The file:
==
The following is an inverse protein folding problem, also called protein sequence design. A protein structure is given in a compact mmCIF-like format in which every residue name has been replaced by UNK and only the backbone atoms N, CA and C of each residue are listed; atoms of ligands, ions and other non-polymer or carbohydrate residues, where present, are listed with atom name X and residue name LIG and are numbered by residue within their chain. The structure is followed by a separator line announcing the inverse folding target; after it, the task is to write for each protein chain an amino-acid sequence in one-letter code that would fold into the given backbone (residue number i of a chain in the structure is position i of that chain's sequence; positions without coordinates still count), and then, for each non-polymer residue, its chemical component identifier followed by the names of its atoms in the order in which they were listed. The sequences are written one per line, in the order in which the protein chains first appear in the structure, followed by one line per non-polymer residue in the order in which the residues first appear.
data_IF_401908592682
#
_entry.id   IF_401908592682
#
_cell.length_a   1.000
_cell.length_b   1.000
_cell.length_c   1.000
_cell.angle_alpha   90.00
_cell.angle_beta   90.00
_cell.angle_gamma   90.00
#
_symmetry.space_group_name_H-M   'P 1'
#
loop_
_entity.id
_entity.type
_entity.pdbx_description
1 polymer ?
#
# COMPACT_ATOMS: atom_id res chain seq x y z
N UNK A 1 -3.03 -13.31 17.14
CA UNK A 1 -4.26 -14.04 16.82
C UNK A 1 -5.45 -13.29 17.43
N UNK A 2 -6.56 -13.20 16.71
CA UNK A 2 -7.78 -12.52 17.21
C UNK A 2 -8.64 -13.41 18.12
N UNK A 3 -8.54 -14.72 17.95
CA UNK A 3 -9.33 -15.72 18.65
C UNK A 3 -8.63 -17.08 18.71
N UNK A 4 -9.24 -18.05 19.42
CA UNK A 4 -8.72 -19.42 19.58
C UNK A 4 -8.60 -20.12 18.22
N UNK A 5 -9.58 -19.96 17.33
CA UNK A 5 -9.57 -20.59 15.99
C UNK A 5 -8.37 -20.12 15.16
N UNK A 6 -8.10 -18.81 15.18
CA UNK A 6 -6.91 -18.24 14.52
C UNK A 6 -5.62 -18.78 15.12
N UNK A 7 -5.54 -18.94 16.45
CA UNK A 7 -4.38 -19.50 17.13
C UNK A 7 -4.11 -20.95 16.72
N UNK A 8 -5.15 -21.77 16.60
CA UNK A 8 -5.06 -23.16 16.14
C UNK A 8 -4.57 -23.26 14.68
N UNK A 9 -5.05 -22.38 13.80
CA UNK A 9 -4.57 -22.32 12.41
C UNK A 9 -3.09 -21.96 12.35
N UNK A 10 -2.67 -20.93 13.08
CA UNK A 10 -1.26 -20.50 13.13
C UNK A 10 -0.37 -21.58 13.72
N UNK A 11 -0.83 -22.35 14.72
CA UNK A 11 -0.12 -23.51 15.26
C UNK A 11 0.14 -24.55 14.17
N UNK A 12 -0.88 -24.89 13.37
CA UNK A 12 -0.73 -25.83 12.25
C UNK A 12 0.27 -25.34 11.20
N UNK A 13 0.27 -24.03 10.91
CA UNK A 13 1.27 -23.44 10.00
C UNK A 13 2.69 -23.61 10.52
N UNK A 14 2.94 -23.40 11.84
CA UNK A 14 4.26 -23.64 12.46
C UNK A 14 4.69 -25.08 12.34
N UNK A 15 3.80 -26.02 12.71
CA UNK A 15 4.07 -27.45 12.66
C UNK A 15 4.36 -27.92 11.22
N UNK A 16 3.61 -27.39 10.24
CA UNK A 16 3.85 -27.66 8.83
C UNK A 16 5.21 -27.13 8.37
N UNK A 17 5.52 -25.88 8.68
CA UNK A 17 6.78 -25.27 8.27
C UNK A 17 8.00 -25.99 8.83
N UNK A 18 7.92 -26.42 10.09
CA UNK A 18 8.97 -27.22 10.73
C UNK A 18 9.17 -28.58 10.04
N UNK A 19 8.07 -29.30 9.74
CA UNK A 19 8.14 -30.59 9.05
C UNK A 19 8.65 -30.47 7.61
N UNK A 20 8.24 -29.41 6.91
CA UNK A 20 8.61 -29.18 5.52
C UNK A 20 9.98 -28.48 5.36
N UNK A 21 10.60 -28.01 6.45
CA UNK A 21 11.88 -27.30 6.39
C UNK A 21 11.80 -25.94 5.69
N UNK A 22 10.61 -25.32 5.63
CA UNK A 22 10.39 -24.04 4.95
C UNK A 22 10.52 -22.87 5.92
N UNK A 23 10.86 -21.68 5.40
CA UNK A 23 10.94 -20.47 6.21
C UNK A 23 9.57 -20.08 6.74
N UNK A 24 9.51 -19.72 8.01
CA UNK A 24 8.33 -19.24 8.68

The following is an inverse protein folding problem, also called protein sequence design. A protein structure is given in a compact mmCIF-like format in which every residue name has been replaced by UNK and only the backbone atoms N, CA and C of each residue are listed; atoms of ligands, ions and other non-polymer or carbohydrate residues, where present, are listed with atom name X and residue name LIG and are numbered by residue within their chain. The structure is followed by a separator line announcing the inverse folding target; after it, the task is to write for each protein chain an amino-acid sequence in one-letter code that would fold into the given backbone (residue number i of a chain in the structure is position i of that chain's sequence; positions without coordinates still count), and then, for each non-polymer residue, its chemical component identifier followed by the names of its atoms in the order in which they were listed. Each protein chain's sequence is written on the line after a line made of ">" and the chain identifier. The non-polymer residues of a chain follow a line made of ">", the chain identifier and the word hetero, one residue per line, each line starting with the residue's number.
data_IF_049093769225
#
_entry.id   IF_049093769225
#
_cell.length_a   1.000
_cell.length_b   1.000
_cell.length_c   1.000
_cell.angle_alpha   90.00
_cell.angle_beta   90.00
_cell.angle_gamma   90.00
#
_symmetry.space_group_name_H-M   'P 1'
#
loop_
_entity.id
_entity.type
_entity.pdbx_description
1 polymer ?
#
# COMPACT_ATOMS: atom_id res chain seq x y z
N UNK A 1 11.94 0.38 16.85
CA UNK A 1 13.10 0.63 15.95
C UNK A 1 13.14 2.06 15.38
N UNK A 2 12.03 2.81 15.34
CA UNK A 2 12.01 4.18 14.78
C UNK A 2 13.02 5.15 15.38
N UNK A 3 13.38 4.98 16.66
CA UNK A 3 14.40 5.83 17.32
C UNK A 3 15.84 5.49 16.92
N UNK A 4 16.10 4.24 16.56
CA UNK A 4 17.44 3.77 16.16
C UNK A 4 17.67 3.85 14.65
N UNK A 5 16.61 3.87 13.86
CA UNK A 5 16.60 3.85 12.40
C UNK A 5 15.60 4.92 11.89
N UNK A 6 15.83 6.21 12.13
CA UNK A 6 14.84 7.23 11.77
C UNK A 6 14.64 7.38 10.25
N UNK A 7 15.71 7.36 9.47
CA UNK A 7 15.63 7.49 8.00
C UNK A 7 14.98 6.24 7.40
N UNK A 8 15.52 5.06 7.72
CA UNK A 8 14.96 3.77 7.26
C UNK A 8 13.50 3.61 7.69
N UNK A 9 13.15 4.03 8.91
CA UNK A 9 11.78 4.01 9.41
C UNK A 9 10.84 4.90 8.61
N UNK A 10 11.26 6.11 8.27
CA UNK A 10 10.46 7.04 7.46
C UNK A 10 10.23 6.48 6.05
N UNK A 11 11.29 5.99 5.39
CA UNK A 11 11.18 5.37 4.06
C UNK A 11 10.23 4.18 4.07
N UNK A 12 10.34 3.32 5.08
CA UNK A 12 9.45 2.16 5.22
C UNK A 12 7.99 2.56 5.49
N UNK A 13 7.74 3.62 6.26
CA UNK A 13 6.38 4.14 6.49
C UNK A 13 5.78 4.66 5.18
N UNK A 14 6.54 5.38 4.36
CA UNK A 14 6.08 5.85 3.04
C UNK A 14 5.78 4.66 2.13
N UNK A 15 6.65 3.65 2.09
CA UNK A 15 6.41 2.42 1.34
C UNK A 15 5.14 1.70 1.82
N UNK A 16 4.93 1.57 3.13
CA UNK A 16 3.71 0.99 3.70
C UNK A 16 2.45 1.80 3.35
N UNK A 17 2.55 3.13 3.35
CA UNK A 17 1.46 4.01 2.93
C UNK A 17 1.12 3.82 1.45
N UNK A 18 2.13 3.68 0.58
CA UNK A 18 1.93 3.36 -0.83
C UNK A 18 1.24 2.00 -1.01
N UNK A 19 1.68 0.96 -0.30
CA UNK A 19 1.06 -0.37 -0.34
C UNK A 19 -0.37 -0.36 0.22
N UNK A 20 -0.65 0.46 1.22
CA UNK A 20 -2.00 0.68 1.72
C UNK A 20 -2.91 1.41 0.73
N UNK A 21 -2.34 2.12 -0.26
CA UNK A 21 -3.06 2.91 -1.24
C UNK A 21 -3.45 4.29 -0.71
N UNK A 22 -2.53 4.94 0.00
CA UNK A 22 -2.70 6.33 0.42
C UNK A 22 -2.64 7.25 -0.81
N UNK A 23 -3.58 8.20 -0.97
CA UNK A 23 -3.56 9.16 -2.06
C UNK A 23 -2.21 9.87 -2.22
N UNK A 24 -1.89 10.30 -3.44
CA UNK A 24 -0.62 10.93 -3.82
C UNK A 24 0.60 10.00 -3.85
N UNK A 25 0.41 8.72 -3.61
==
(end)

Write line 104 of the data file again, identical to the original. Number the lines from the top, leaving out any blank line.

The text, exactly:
#